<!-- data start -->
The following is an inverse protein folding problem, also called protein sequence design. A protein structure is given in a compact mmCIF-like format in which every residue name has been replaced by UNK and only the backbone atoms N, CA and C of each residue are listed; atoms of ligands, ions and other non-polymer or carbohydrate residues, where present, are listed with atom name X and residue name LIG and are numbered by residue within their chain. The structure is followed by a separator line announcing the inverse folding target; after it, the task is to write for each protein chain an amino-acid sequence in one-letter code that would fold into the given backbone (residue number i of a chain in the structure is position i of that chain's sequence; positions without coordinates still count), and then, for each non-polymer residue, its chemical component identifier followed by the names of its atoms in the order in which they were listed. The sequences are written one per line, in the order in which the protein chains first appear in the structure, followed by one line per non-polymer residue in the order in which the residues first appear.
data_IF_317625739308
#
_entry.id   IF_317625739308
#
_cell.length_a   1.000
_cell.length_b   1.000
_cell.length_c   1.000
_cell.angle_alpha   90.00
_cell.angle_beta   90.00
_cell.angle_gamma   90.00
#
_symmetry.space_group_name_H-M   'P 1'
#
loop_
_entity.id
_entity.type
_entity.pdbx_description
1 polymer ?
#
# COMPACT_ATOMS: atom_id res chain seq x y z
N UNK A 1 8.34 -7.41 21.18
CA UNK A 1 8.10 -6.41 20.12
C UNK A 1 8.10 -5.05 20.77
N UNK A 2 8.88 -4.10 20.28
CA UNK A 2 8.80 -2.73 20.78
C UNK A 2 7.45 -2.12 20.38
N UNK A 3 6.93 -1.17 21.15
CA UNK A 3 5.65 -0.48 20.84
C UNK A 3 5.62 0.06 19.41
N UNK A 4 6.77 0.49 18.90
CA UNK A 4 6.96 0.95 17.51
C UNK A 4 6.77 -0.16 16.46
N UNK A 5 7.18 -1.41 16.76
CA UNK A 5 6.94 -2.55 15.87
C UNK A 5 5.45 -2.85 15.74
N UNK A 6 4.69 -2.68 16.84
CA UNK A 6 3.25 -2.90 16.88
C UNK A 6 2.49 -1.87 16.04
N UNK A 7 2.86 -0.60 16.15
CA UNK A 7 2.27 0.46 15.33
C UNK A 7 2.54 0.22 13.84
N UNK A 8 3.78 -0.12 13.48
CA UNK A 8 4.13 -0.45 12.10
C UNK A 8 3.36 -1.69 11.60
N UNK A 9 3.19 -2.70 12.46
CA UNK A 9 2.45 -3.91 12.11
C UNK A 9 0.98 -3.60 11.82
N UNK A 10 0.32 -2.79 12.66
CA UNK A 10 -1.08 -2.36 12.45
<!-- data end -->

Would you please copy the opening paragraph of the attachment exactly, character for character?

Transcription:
The following is an inverse protein folding problem, also called protein sequence design. A protein structure is given in a compact mmCIF-like format in which every residue name has been replaced by UNK and only the backbone atoms N, CA and C of each residue are listed; atoms of ligands, ions and other non-polymer or carbohydrate residues, where present, are listed with atom name X and residue name LIG and are numbered by residue within their chain. The structure is followed by a separator line announcing the inverse folding target; after it, the task is to write for each protein chain an amino-acid sequence in one-letter code that would fold into the given backbone (residue number i of a chain in the structure is position i of that chain's sequence; positions without coordinates still count), and then, for each non-polymer residue, its chemical component identifier followed by the names of its atoms in the order in which they were listed. The sequences are written one per line, in the order in which the protein chains first appear in the structure, followed by one line per non-polymer residue in the order in which the residues first appear.